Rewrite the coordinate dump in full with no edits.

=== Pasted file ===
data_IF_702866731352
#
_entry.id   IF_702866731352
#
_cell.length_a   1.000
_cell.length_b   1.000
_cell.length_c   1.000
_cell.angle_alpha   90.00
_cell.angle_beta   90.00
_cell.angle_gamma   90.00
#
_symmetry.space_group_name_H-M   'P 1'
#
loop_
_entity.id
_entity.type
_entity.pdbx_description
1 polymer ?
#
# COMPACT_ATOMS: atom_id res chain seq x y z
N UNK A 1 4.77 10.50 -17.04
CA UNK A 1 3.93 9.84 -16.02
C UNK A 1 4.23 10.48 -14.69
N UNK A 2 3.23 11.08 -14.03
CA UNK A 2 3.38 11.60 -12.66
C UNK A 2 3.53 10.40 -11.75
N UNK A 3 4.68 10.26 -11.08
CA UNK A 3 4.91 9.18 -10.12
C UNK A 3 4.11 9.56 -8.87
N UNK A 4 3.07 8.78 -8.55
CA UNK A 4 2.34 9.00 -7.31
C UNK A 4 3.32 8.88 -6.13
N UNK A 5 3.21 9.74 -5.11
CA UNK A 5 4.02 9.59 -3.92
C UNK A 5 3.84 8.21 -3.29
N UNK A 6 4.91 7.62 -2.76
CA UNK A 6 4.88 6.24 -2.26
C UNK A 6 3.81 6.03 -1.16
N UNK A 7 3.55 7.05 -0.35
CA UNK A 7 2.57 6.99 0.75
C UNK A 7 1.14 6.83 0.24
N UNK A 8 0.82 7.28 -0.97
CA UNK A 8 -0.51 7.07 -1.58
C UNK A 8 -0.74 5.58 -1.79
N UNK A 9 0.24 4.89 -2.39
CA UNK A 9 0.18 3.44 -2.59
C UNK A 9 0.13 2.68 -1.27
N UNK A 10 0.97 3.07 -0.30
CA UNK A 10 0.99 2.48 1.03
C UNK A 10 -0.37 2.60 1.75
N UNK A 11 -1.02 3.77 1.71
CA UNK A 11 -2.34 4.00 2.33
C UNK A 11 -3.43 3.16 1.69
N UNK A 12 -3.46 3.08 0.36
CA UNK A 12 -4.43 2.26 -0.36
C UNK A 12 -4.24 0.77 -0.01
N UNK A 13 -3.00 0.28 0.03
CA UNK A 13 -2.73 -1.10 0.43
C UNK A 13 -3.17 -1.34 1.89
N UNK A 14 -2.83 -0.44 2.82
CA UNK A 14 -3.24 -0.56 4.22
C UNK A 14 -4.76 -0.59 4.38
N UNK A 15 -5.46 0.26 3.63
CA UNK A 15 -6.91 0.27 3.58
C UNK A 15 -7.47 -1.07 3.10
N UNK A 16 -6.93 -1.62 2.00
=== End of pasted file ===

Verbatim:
data_IF_702866731352
#
_entry.id   IF_702866731352
#
_cell.length_a   1.000
_cell.length_b   1.000
_cell.length_c   1.000
_cell.angle_alpha   90.00
_cell.angle_beta   90.00
_cell.angle_gamma   90.00
#
_symmetry.space_group_name_H-M   'P 1'
#
loop_
_entity.id
_entity.type
_entity.pdbx_description
1 polymer ?
#
# COMPACT_ATOMS: atom_id res chain seq x y z
N UNK A 1 4.77 10.50 -17.04
CA UNK A 1 3.93 9.84 -16.02
C UNK A 1 4.23 10.48 -14.69
N UNK A 2 3.23 11.08 -14.03
CA UNK A 2 3.38 11.60 -12.66
C UNK A 2 3.53 10.40 -11.75
N UNK A 3 4.68 10.26 -11.08
CA UNK A 3 4.91 9.18 -10.12
C UNK A 3 4.11 9.56 -8.87
N UNK A 4 3.07 8.78 -8.55
CA UNK A 4 2.34 9.00 -7.31
C UNK A 4 3.32 8.88 -6.13
N UNK A 5 3.21 9.74 -5.11
CA UNK A 5 4.02 9.59 -3.92
C UNK A 5 3.84 8.21 -3.29
N UNK A 6 4.91 7.62 -2.76
CA UNK A 6 4.88 6.24 -2.26
C UNK A 6 3.81 6.03 -1.16
N UNK A 7 3.55 7.05 -0.35
CA UNK A 7 2.57 6.99 0.75
C UNK A 7 1.14 6.83 0.24
N UNK A 8 0.82 7.28 -0.97
CA UNK A 8 -0.51 7.07 -1.58
C UNK A 8 -0.74 5.58 -1.79
N UNK A 9 0.24 4.89 -2.39
CA UNK A 9 0.18 3.44 -2.59
C UNK A 9 0.13 2.68 -1.27
N UNK A 10 0.97 3.07 -0.30
CA UNK A 10 0.99 2.48 1.03
C UNK A 10 -0.37 2.60 1.75
N UNK A 11 -1.02 3.77 1.71
CA UNK A 11 -2.34 4.00 2.33
C UNK A 11 -3.43 3.16 1.69
N UNK A 12 -3.46 3.08 0.36
CA UNK A 12 -4.43 2.26 -0.36
C UNK A 12 -4.24 0.77 -0.01
N UNK A 13 -3.00 0.28 0.03
CA UNK A 13 -2.73 -1.10 0.43
C UNK A 13 -3.17 -1.34 1.89
N UNK A 14 -2.83 -0.44 2.82
CA UNK A 14 -3.24 -0.56 4.22
C UNK A 14 -4.76 -0.59 4.38
N UNK A 15 -5.46 0.26 3.63
CA UNK A 15 -6.91 0.27 3.58
C UNK A 15 -7.47 -1.07 3.10
N UNK A 16 -6.93 -1.62 2.00